“To risk it on one game of pitch-and-toss and … never breathe a word about your loss?” (Rudyard Kipling, ‘If’)
Yesterday I met two millionaires, I assume. Both guys under 50. They seemed to be good, fairly down-to-earth people who loved their work and had a sense of value in society that went beyond simply stimulating the economy. One of them has a particularly positive self-image that probably stems from his time spent in life coaching. He plays in a popular South African band.
“I know how to make a f***k ton of money,” he said, without a trace of arrogance. “I’ve done that.” He rattled off a quick, well-rehearsed list of his parent companies, subsidiaries and brands that every musician in South Africa would recognize. These words leave his mouth often, I thought. “Now I want to continue making money, but this time without needing to.” He told a quick cautionary tale involving his Mercedes-driving filmmaker friend whose million dollar home in Constantia wasn’t enough to keep him from feeling financially insecure. “If you want to feel secure, stop making money,” was the punchline.
It all came across as very sincere and authentic. He seems at peace. I felt I could relate to him on a personal level. Despite the subtle differences in our financial situations (#lol), he is a music businessman who has created financial success by knowing how to provide for a market. (And, in his own remorseful words, by often “not giving the other party a chance to defend themselves”). But here is where my affection for and adherence to his top-of-the-world lifestyle end, and my analytical thinking, skepticism and introspection kick in.
So, a question. One that is deep in both the eyes of every beggar at every traffic light and in those of my wealthy brother’s little blonde kids, who have an excellent education ahead of them. In no way do I intend for this question to be weighted one way or another:
Is it possible to serve two masters? In this case:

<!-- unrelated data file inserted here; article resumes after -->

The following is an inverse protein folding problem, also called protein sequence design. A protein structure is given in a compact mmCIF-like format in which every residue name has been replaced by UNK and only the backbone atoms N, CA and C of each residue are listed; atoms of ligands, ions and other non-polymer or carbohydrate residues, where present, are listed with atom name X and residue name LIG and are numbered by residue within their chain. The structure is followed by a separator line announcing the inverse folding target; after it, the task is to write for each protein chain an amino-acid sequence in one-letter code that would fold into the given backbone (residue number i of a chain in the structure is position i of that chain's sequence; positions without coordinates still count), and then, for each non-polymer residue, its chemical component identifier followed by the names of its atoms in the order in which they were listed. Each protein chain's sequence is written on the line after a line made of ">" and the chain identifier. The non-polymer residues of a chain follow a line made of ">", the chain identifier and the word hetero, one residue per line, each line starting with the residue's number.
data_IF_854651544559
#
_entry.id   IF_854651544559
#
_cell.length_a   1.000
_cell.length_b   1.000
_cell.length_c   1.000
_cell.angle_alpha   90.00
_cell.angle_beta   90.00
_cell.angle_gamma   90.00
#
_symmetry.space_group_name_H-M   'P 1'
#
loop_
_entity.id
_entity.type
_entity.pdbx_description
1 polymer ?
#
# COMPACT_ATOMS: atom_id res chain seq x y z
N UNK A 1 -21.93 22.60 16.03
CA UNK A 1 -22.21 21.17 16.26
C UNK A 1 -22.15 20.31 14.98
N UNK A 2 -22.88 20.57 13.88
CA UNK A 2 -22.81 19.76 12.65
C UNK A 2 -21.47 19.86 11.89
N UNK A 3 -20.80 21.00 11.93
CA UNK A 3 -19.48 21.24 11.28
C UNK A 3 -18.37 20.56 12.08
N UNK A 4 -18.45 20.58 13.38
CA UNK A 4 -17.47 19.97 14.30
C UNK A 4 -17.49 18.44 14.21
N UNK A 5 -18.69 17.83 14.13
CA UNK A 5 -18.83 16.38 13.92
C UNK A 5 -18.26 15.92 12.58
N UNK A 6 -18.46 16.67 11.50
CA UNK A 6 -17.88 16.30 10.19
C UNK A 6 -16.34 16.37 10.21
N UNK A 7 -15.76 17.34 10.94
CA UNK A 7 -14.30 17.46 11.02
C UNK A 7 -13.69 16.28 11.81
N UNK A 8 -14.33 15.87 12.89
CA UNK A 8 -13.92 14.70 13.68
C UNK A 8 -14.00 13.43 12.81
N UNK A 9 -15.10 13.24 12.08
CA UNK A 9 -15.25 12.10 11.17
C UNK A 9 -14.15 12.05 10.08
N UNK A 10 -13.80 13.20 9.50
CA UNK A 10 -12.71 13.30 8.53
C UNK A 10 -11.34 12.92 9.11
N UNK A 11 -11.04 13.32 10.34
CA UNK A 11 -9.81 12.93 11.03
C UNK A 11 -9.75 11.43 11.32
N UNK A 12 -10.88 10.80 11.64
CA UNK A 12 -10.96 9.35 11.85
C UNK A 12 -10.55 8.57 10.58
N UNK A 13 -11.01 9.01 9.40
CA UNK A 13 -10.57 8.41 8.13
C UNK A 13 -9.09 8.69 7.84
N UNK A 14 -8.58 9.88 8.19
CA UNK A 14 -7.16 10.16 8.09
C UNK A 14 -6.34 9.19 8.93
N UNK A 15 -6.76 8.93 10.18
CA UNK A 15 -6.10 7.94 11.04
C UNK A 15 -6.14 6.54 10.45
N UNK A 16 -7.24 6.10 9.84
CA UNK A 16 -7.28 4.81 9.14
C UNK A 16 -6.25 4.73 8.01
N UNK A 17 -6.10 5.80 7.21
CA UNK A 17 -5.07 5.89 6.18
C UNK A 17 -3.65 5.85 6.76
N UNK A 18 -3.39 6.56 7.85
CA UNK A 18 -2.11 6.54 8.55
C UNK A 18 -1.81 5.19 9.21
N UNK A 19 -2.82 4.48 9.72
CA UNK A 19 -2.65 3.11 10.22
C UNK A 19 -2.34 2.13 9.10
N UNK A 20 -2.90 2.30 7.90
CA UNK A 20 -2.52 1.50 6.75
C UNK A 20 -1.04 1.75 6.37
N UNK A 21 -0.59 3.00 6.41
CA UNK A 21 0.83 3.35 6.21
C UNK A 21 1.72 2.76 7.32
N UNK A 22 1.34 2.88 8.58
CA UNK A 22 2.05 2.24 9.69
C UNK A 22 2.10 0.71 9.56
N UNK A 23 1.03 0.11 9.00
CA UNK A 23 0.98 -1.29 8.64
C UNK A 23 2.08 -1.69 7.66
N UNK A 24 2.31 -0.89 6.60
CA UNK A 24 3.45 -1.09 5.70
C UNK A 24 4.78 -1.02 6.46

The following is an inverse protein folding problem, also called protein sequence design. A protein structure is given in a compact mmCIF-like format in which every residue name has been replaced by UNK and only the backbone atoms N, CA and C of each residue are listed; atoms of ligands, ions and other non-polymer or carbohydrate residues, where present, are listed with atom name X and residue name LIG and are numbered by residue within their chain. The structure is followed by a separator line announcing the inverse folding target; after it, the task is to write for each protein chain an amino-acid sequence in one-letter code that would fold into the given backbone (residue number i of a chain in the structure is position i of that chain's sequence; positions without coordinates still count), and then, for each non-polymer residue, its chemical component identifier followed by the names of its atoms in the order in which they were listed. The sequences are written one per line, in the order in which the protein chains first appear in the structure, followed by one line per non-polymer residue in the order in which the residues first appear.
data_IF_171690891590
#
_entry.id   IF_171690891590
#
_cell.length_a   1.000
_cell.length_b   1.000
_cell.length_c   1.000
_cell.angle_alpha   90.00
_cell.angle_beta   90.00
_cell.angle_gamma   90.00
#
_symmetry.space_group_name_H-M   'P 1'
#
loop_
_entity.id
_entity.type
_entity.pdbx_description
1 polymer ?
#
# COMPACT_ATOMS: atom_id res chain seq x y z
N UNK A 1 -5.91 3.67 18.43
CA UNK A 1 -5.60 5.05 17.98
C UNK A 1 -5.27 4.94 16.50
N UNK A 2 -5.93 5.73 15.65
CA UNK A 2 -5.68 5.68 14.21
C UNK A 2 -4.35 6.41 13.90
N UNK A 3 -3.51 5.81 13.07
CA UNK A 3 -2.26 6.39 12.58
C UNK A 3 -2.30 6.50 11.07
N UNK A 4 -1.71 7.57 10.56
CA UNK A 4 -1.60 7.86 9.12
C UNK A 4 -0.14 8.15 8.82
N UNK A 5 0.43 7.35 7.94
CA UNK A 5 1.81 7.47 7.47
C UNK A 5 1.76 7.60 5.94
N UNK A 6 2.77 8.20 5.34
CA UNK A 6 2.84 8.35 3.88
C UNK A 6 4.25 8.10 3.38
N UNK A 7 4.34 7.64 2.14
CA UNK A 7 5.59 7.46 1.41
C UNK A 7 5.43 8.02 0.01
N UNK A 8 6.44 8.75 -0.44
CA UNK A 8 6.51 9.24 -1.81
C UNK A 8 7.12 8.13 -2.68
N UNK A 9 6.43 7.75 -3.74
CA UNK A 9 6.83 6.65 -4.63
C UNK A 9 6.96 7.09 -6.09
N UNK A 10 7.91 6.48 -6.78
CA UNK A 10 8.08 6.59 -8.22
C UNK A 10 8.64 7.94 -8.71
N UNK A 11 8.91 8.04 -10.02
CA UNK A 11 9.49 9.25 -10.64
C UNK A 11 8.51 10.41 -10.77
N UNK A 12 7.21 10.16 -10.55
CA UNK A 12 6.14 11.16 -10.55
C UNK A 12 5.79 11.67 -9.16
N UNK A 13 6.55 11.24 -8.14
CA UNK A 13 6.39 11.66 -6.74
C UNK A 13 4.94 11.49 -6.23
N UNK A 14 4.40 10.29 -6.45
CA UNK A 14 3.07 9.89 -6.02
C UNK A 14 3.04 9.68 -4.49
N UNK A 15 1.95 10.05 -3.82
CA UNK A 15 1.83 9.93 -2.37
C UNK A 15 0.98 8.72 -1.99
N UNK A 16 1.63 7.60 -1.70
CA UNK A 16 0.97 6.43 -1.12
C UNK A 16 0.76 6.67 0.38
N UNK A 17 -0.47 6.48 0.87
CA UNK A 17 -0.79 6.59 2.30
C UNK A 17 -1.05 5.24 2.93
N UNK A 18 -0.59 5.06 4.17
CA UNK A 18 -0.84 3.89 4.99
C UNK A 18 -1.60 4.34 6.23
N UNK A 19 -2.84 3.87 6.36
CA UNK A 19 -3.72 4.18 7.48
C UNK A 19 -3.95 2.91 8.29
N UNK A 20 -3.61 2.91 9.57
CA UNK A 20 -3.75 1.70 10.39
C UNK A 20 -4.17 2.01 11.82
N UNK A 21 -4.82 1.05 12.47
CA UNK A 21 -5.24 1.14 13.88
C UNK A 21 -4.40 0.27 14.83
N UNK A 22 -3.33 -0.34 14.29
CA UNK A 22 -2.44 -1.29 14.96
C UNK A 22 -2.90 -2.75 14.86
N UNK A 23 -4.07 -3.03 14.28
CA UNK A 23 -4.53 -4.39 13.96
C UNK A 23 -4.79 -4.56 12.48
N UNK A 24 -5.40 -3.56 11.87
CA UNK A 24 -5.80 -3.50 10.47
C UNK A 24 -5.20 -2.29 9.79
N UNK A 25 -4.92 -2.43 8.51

* security / income / wealth (call it what you will) and the noble, self-sacrificing promise of providing a good life for your children and others
* the artistic-prophetic-spiritual voice which holds up a mirror to itself and society to benefit it with a vision of what it needs to see, often at cost to oneself
Until it’s possible for one person to become richer without making another poorer in the process, I’m troubled by the idea that these aims are necessarily at odds with each other. For me, it’s hard to picture anyone ever again at ease after having tasted the finest things life has to offer. It’s also hard to picture the type of person who regularly stands in the rain waiting for a bus to be truly at ease. Do the circumstances really make the man? Are we really that superficially attached to an environment that we only know never stands still? Is any one of us even able to feel truly detached from the identity forced upon them by their standing in society?
Everyone’s famously guarded about their financial situation, aren’t they? Those without a pile of gold are generally ashamed of being unable to live up to the standards dictated to them by advertising. And those with a pile of gold generally behave quietly about it to avoid putting targets on their own backs for unwanted business and handout seekers. If they acknowledge it at all. Nobody talks about it.
So just for today, imagine a world where every person’s overall wealth was displayed as a glowing neon number just above their head, and there was no way to conceal it. What would that mean to you?